What started being an “easy issue to fix” became a mess rapidly due to my inexperience with GitHub, the issue can be seen [here].
Seems that when I tried to fix some linting errors, I rebased it wrongly and created a divergent branch, that’s why every time I tried to rebase again it did not work as expected.
Seems that this can be fixed using
git cherry pick and
git push origin --force but as I was unsure how to go with it, and I rather prefer to test it first in my own repository instead of making the commit history of this issue even worst, I decided to take the long way:
git checkout master
git pull // I’m getting the latest changes
git branch -d fix/248 // Deletes the current local branch
git checkout -b fix/248 // Recreates the local branch again
git push origin fix/248 --force // Overwrites the branch by deleting my previous commits to fix/248 and push the latest code into the same Pull Request (as it has the same name and origin) and ignores the warning with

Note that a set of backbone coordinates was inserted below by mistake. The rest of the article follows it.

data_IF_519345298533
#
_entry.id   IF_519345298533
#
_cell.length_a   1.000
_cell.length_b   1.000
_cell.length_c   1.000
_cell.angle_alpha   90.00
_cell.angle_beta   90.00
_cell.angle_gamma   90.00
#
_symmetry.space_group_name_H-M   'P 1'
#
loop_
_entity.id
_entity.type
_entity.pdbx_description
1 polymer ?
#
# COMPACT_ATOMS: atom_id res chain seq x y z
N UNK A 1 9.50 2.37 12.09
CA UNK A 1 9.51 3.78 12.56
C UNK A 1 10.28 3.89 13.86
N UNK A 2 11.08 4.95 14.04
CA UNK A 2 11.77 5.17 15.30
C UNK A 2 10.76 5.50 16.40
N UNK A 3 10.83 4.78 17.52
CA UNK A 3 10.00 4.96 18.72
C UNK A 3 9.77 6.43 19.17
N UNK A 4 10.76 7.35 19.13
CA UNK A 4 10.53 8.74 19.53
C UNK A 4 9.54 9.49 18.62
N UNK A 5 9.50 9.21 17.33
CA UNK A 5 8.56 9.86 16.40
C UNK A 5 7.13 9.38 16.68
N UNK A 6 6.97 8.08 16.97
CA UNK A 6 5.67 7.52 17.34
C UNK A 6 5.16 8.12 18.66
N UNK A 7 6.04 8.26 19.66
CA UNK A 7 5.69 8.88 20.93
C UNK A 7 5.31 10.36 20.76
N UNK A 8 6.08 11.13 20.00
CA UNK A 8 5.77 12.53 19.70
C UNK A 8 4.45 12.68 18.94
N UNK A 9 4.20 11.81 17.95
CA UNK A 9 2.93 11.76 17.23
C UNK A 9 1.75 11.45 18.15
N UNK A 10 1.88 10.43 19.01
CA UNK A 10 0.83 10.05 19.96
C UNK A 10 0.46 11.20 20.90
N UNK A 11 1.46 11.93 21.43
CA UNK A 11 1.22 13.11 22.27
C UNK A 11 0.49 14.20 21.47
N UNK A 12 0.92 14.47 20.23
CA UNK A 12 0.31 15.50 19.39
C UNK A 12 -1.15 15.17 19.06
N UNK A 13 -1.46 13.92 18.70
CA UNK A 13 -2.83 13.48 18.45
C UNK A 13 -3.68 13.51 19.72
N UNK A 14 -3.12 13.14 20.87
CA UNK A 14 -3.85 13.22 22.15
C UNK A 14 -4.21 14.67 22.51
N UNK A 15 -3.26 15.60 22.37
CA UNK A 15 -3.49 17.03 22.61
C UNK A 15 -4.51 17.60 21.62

This is normally not recommended for one reason: You’ll also overwrite other people commits, but as I was the only person working on this branch, then only my commits are the ones being overwritten.
Trying to make some changes to issues like this one [ #15438 ] I kept receiving this error message from the pre-commit linter:
error Line xxx exceeds the maximum line length of 140 max-len
There are multiple times where you’ll need to use more than 140 characters, and the way to avoid this error is by using multi-line statements:
translate( 'a very long string' +
'other parts of the string' +
'even more strings'